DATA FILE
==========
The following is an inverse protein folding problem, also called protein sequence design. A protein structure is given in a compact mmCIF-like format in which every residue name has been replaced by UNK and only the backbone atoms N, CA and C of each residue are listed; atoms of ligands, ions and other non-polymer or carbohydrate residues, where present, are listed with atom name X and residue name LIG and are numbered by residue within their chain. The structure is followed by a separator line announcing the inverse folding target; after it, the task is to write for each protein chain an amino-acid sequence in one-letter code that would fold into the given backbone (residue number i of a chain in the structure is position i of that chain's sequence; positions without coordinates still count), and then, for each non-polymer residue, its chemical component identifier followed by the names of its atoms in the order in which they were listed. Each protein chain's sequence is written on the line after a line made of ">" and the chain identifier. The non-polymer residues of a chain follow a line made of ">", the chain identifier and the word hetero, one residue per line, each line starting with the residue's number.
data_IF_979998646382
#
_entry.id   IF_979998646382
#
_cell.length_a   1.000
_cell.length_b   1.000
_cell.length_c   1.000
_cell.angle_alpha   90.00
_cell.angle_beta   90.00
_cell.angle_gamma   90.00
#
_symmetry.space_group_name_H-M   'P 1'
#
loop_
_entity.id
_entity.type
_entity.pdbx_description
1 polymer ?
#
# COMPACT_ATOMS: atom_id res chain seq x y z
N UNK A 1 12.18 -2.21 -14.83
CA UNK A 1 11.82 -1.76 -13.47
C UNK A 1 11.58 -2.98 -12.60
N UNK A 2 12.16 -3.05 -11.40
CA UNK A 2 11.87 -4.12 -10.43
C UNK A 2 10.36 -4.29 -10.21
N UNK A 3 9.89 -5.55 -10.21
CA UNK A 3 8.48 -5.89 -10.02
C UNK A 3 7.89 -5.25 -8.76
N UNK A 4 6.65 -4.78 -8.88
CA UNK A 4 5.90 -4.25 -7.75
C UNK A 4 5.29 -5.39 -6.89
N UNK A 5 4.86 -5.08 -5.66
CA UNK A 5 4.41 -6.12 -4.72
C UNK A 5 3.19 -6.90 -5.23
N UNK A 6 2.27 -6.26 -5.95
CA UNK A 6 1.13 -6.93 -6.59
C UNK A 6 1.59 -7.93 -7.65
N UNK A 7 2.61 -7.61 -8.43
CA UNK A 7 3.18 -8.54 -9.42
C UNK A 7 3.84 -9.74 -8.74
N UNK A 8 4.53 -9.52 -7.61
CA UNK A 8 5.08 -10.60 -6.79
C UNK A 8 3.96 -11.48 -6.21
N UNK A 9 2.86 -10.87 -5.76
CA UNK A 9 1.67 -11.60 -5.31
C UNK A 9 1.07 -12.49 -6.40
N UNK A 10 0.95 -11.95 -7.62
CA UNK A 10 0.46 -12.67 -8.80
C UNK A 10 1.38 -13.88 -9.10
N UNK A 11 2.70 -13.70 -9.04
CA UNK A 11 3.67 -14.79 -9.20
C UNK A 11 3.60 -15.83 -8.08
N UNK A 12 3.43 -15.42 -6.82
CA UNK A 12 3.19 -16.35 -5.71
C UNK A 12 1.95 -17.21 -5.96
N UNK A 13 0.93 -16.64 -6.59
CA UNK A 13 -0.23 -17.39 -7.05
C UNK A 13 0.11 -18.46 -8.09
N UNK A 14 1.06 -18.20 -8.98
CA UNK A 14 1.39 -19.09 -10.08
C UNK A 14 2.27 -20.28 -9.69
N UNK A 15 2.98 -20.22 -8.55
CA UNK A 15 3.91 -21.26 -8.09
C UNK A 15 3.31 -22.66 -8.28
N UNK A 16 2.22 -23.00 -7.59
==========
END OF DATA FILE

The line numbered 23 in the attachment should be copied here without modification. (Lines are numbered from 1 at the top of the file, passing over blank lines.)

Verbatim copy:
CA UNK A 1 11.82 -1.76 -13.47